Letting Go and Forgiving, part II – 6/2 meeting

On Thursday June 2nd, Steve gave us a presentation entitled; “ Letting go and Forgiving, part II. 

Steve’s topic of discussion this past Thursday was a return visit to the topic of forgiveness, with a little more focus on self-forgiveness this time around. With a reminder at the beginning of a general definition of forgiveness; forgiveness means different things to everyone. In general “ forgiveness is basically a decision to let go of resentment and thoughts of revenge”.  

Steve advised that forgiveness does not mean forgetting. However we must realize we can’t control the memories that stay with us, but we can control the attention we might give to these memories. If we learn to be mindful and acknowledge these memories, that’s okay. But once the memories are acknowledged, then refocus your attention elsewhere and move on.  Try hard not to ruminate over these memories, and learn to set healthy mental boundaries. 

Steve also explained that forgiveness and anger don’t mix. If you find yourself feeling angry towards someone who has hurt you, pause and acknowledge that anger. Then ask yourself, will continuing to focus on what happened do me any good? Try to remember just because your anger feels right, doesn’t mean it’s helpful. Validate your anger, but don’t ruminate over it.

There was also a little more focus this time around on self-forgiveness. 

Steve spoke about the Four R’s of self-forgiveness;

Responsibility….accept responsibility for what you’ve done. Try showing a little compassion towards yourself this time! Facing how you may have hurt someone is the first step of self-forgiveness. If you try and take responsibility for the hurt you may have caused, it may help you avoid the guilt.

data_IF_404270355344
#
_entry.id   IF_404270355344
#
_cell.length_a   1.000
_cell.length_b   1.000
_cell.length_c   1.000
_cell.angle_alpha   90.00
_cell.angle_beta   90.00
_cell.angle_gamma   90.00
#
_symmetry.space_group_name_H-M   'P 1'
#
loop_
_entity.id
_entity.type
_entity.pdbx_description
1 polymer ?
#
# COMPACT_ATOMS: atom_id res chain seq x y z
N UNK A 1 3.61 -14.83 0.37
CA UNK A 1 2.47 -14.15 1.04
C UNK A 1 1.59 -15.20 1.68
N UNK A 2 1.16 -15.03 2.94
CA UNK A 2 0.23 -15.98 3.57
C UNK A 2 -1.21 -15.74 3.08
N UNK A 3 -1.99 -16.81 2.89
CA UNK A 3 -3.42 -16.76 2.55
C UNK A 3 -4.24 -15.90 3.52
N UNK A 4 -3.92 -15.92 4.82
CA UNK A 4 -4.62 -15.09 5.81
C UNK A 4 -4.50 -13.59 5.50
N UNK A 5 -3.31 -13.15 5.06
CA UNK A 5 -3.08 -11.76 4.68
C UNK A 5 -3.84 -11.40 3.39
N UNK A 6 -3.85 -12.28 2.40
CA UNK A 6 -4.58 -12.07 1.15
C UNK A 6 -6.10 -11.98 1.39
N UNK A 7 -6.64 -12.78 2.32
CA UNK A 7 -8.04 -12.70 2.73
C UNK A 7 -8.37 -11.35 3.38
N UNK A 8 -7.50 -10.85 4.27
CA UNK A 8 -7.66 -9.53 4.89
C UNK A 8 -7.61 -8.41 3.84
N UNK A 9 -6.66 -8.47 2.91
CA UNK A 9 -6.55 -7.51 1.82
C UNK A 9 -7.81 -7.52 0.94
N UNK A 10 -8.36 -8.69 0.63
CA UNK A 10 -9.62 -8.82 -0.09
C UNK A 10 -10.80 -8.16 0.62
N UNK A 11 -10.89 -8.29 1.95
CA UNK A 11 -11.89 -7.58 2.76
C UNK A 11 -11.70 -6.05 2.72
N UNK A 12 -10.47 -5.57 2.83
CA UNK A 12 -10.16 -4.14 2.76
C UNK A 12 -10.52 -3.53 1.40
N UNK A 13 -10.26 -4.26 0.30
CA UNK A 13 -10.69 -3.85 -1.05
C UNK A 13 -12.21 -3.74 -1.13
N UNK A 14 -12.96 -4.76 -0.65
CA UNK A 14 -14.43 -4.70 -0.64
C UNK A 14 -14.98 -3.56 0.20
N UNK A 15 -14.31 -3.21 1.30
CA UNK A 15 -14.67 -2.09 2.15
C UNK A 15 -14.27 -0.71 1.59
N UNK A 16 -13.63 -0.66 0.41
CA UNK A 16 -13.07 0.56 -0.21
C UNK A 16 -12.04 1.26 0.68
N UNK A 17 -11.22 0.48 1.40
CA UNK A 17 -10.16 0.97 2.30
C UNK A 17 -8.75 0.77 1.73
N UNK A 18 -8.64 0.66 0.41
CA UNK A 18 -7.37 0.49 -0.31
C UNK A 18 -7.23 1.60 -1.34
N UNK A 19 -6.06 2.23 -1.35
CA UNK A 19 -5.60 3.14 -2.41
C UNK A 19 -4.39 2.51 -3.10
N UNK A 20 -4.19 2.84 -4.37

Remorse…after you take responsibility for the hurt you have caused, you might start having feelings of guilt. Having these feelings of remorse may signal a start of more positive behavior for you. Feel guilty without dwelling on it.

Repair the damage…making amends can be important, whether you’re forgiving another person or yourself. If it’s someone else you have hurt, apologize if you feel it’s necessary, and look for ways to make it up to them. If you fix what you’ve done, you’ll never wonder if you could have done more.

Renewal…Forgiving yourself might mean finding a way to learn from the experience, and maybe grow to be a better person. Even though you may have made a mistake, you should try to look at it as a learning experience. 

Forgiveness does also offer health benefits, such as ;

– it may help lower blood pressure 

– reduce anxiety 

– help you sleep better 

-may help improve your self-esteem 

Steve also had mentioned you should try to look at forgiveness as more of an attitude, or even a habit, rather than just a decision.

Maybe try and look at forgiveness as more of a commitment, rather than a feeling. We need to learn to embrace how unique our own road to forgiveness truly is. 

Steve also had some advice for for moving on after forgiveness;

1) focus on everything good you have in your life 

2) forgiveness may teach you more about compassion 

3) try and work on your own happiness, you may want someone to regret hurting you, but that other person may not think they hurt you, or even care. 

4) be kind to yourself

5) Remember to practice self-care

6) and be with others who make you feel good! 

And most importantly, allow peace to enter your life once you have forgiven someone.

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